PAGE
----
You're driving along, and
that little light on your dash comes on. What do you do? The "check
engine" light can mean many different things, from a loose gas cap to a
seriously misfiring engine. Your vehicle's computer has detected a problem
and it stores a "trouble code" in its memory that identifies the source of the
With your own diagnostic
scan tool, you can connect to your vehicle to read that trouble code. This
is the first step in diagnosing the problem.
What is the
difference between a Reader and a Scanner? Readers and
Scanners both display vehicle computer fault codes with
descriptions. Scanners have the additional function of
providing real-time component voltage and current outputs.
Some examples of these components are: 02 Sensors, Fuel
Injectors, Throttle Position Sensors, and Transmission
Sensors. Examples of Code Readers are the Actron
CP9125 PocketScan and the AutoXray 2000 EZ-Scan. Examples of
Code Scanners are the Actron CP9145 AutoScanner and
the AutoXray 4000 EZ-Scan.
the difference between OBD I & OBD II (On-Board Diagnostic I
& II)? OBD I refers to most domestic
cars manufactured 1981 – 1995. Before OBD II was
enforced, manufacturers used different data link connectors
to communicate with the vehicles.
OBD II covers all
passenger cars and light trucks built for sale in the U.S.
Any vehicle with a GVW (Gross
Vehicle Weight) up to 8,500 has to be OBDII Compliant
(California GVW 1400). Any vehicle over the GVW of
8,500 (i.e. Medium/Heavy Duty trucks) may not be compliant -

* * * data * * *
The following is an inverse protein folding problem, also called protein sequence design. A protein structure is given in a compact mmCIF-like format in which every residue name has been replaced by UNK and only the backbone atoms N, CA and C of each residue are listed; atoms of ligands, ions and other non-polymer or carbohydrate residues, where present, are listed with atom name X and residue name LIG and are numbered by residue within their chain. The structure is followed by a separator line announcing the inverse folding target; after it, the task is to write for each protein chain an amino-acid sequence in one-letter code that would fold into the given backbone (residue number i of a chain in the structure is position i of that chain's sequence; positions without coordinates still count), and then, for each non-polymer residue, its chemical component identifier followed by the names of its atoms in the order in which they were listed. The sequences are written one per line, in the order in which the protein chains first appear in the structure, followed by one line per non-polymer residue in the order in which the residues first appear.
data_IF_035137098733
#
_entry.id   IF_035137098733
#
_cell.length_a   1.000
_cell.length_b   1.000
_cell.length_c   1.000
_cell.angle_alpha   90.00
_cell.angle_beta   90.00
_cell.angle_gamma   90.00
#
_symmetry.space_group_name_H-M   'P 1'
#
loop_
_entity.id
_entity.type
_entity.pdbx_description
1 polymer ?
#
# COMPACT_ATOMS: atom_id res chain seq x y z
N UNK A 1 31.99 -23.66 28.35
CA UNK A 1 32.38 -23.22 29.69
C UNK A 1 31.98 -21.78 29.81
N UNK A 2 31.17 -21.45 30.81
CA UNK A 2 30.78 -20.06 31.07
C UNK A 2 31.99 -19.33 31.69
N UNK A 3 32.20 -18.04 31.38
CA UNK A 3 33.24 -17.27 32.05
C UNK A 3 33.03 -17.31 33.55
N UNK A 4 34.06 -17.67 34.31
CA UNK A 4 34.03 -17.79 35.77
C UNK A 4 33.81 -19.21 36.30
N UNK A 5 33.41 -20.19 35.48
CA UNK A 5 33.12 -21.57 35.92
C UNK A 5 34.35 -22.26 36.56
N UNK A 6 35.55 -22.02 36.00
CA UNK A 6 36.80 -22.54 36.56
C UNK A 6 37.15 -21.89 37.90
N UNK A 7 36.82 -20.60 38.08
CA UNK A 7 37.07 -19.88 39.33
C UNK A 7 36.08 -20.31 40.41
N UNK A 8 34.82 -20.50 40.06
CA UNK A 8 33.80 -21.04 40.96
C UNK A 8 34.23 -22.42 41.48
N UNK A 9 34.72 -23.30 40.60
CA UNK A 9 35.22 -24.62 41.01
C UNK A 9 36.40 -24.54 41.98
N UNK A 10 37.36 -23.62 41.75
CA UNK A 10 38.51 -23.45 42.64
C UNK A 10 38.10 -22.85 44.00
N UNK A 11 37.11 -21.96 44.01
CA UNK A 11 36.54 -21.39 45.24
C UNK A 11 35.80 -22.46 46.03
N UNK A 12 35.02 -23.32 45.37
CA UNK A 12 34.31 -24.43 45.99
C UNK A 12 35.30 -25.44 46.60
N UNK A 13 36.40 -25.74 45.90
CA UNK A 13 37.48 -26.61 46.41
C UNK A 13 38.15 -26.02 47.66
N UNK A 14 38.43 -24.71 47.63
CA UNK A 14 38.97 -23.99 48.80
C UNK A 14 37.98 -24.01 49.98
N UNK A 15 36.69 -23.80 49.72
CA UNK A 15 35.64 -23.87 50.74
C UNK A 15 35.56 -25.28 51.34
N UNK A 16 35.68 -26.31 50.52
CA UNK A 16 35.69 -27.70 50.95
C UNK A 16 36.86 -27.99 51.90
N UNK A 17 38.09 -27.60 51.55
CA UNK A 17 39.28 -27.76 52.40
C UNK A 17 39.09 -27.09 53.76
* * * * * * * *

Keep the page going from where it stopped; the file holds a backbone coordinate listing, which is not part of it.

This information can be found on a sticker located on the
generic OBD II codes?
Generic OBD II Diagnostic
Trouble Codes are common for any OBD II compliant vehicle,
be it Domestic, Asian or European. These codes are
sometimes called "P-codes" and typically begin with "P0" or
What are enhanced OBD II codes?
Enhanced OBD II Diagnostic Trouble Codes are unique to a
vehicle of a specific year, make, model (and possibly engine
size). They are assigned by the vehicle manufacturers to
cover situations not already covered by a Generic DTC. These
codes typically begin with "P1".
Code Scanners and/or Scan Tools retrieve Anti-Lock
Brake or Airbag codes? The OTC Genisys
and Nemisys can retrieve ABS and Airbag codes. However, most
do-it-yourself level tools retrieve
Diagnostic Trouble Codes (DTCs) from the Powertrain controller (engine
computer) only. Some exceptions are the OTC3111 and the Actron
CP9580, which have
ABS code read/erase
capability for most 1996 and newer GM, Ford and Chrysler vehicles.
The Actron CP9449 is specifically an ABS tool and is compatible
with most OBDII domestic vehicles 1996 - 2005.
about Diesel Engines?
Actron tools will do well with the Chrysler
and GM Diesel vehicles that are OBDII compliant. There
are some issues with the Ford diesels, especially the
F-250's and up. AutoXRay tools do not do well with
diesels of any sort except the smaller import vehicle diesel
engines (i.e. VW).
Most of the do-it-yourself level scanners will
not connect to Chevy Duramax and Ford Powerstroke diesel vehicles because their
GVW exceeds the maximum requirements of the OBDII standard. Since these
trucks are not officially OBDII compliant, most scanners will only give you a
very limited amount of data. If you have one of these trucks, we recommend
either the OTC3499N tool or the AutoEnginuity scanner with the appropriate enhanced software package.